Thanks to Bill Lewellis for posting this on the Ecument listserve 'Bethlehem of PA'.
Bishop Paul V. Marshall: In Swaddling Accessibility
A Messiah on Medicaid presents good news and a challenge.
Barbara Crafton: The Perfect Tree
I used to feel sorry for older people who downscaled Christmas … Surely they must experience this as a great sorrow, I thought. Now I am not so sure. Smallness and quiet call me, now, and something deep within me answers with joy, untinctured with even the slightest wistfulness. Perhaps the joy of Christmas lies not in its specialness. Perhaps what is special about it is precisely that it is an ordinary day, an ordinary day in which heaven comes to earth and transforms it, so that henceforth no day, however ordinary, is untouched by holiness.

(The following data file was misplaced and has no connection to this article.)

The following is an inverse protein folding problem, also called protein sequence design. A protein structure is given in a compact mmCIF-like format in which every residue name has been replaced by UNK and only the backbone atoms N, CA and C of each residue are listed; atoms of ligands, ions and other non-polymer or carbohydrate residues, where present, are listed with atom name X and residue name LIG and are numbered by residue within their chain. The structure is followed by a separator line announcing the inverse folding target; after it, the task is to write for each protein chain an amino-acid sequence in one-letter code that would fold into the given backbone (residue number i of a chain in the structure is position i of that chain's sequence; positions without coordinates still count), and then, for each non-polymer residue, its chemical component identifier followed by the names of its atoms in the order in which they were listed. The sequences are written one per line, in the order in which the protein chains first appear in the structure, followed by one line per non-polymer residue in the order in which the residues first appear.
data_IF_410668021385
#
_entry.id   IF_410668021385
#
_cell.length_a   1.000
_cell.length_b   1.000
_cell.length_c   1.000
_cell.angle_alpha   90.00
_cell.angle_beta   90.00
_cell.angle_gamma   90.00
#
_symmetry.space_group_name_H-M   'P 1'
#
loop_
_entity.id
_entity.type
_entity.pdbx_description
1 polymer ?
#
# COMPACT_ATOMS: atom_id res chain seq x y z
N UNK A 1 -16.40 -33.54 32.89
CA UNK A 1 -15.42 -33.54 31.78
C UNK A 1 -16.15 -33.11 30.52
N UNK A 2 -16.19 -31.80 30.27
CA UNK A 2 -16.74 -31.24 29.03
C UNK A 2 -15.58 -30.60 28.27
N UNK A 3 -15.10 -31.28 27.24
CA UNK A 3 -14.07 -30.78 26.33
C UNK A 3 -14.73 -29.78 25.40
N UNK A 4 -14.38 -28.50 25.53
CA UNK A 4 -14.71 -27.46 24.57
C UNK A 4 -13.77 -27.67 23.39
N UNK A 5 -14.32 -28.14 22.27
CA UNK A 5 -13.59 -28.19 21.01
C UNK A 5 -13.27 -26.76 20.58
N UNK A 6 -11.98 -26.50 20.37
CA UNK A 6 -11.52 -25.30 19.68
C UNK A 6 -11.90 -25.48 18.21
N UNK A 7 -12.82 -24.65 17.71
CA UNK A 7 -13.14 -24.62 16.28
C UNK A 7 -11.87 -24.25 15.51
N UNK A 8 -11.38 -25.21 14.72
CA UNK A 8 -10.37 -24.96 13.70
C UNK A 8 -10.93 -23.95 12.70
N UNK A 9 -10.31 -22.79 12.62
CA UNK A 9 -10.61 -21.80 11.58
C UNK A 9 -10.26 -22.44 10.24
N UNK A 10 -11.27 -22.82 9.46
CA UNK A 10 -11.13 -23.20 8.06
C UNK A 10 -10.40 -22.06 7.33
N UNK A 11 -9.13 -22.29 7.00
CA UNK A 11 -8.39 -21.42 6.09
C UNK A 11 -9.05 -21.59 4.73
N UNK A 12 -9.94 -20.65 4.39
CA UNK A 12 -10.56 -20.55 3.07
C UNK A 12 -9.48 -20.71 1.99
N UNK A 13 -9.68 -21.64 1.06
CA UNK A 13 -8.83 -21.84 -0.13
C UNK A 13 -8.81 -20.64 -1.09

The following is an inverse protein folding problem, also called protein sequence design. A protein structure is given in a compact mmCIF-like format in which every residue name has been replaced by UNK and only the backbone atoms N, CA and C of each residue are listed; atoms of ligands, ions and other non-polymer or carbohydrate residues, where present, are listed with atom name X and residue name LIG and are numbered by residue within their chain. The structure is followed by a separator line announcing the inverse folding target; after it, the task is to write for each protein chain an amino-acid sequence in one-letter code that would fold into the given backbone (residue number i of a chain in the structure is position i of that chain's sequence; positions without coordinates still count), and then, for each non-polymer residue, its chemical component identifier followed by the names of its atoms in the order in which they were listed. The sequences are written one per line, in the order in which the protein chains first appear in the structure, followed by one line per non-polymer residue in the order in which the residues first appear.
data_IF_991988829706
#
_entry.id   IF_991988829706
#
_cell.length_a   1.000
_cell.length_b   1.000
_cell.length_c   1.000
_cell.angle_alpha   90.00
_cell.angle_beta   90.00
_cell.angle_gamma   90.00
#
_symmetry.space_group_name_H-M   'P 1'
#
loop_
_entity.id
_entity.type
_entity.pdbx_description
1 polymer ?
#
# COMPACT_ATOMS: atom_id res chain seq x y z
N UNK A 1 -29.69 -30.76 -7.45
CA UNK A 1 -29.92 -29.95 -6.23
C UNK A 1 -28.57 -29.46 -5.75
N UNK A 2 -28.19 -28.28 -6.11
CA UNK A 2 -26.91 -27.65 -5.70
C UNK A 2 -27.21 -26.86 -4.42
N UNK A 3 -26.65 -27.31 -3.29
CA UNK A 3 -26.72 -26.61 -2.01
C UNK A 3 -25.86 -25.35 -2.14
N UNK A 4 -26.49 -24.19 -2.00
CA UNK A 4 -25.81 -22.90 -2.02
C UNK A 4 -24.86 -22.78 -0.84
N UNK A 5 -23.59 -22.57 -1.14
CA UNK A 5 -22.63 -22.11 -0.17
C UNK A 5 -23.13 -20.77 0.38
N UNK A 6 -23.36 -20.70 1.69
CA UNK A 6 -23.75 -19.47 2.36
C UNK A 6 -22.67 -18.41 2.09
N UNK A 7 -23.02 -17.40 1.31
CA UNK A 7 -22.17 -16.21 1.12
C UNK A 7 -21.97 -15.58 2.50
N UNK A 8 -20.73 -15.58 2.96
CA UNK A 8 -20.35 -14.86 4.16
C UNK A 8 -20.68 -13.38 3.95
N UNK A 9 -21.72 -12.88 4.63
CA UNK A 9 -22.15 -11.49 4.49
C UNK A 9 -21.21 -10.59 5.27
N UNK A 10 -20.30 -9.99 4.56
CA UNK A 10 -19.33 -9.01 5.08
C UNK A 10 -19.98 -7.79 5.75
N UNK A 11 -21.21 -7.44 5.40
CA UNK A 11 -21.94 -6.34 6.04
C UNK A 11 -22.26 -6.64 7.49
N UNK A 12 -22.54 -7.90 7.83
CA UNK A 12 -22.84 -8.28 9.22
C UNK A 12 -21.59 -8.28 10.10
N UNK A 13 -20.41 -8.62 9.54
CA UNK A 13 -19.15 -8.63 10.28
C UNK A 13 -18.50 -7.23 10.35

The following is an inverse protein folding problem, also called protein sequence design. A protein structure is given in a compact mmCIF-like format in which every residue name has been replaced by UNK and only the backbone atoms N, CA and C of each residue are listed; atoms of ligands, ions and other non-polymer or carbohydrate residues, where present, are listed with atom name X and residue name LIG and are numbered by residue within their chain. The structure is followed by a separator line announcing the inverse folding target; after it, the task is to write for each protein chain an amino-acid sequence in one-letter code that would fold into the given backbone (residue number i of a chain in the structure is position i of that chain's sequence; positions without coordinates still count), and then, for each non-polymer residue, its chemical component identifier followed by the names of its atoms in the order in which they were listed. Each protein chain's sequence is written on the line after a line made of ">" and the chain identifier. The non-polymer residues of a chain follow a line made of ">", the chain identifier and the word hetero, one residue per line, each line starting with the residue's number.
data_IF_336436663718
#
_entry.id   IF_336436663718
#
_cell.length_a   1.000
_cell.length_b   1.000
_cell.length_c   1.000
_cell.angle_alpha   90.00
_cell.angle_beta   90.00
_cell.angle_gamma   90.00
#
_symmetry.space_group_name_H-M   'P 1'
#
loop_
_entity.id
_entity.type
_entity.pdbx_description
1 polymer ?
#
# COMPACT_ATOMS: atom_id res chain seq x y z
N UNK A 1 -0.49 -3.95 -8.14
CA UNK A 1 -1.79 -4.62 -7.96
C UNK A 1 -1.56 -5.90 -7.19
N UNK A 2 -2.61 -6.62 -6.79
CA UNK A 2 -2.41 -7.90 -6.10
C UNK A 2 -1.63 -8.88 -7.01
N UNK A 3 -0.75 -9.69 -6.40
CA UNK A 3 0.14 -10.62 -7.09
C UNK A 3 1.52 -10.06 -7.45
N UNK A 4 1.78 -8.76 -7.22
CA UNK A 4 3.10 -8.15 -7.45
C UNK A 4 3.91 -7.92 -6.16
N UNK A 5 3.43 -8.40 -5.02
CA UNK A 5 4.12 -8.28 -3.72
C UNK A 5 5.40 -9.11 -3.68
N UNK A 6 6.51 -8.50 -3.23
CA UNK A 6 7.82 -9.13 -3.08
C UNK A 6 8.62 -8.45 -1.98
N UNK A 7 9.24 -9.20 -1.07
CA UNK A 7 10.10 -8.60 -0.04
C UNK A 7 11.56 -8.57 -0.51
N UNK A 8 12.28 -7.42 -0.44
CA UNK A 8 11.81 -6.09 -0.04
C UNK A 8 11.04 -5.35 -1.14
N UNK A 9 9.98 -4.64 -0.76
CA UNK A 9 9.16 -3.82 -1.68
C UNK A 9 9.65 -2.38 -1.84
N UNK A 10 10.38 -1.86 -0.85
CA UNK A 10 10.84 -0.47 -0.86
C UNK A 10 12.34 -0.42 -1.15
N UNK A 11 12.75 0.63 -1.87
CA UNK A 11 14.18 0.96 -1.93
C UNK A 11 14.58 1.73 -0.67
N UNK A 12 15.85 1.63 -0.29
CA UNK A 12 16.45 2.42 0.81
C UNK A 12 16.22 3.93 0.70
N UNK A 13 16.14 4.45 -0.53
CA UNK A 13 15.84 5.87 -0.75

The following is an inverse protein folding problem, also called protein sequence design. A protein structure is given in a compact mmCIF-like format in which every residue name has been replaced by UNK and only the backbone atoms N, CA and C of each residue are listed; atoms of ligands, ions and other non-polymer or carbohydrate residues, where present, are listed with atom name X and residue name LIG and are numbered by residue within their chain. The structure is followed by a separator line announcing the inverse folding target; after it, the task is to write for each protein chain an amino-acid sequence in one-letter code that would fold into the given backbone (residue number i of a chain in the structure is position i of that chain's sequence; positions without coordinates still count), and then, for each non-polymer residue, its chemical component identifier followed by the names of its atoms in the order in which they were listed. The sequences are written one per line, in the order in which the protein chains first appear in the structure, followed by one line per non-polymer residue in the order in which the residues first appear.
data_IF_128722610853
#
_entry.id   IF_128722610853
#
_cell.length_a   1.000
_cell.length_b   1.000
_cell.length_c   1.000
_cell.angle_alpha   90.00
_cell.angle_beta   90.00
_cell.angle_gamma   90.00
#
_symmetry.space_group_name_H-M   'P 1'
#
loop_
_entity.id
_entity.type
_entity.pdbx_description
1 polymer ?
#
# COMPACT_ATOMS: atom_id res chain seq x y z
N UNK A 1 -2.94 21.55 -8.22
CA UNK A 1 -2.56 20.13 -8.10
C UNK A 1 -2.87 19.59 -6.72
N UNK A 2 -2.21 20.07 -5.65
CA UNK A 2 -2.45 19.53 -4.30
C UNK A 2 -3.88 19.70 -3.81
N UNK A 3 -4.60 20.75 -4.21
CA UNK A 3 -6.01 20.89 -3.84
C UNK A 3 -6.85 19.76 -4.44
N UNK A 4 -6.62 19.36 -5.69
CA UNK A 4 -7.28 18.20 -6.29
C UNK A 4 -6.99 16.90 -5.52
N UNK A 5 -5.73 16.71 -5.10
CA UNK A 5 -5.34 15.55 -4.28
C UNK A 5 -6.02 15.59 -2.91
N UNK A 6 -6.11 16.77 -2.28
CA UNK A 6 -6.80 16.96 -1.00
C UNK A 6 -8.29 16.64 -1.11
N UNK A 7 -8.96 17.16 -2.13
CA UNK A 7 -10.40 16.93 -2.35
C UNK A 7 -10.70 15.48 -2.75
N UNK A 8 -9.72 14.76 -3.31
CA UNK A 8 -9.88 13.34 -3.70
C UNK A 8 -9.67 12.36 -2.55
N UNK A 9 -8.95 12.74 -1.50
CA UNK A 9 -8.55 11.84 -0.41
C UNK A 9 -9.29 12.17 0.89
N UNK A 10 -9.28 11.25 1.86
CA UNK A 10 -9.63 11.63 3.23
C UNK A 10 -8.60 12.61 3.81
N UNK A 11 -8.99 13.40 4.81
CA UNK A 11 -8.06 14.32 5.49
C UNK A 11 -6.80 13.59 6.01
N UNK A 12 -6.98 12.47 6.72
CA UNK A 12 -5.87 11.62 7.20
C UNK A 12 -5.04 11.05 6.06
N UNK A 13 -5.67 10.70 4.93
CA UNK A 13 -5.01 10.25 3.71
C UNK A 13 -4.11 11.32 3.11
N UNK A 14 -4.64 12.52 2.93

Andrew Gerns: I have made my peace with Santa Claus
Santa and I have not always seen eye-to-eye, and this has created some awkward moments. When I was a young priest, not to mention a young parent, my relationship with the jolly old elf was at best ambiguous. I was convinced that perpetuating the myth for small children was, at best, distorting the true meaning of Christmas and, at worst, inoculating children against religion.
Lloyd Steffen: The largeness and smallness of Christmas
In the 17th century, the deeply religious French mathematician and philosopher Blaise Pascal jotted down notes for a theological book he never got around to writing. The notes were preserved and after his death compiled in their incompleteness into a book that has become a spiritual classic—''The Pensees.'' Pascal's scribbled reflections have proven over the centuries to be enormously suggestive and provocative. Here is one of them: ''The infinitely large, the infinitely small.''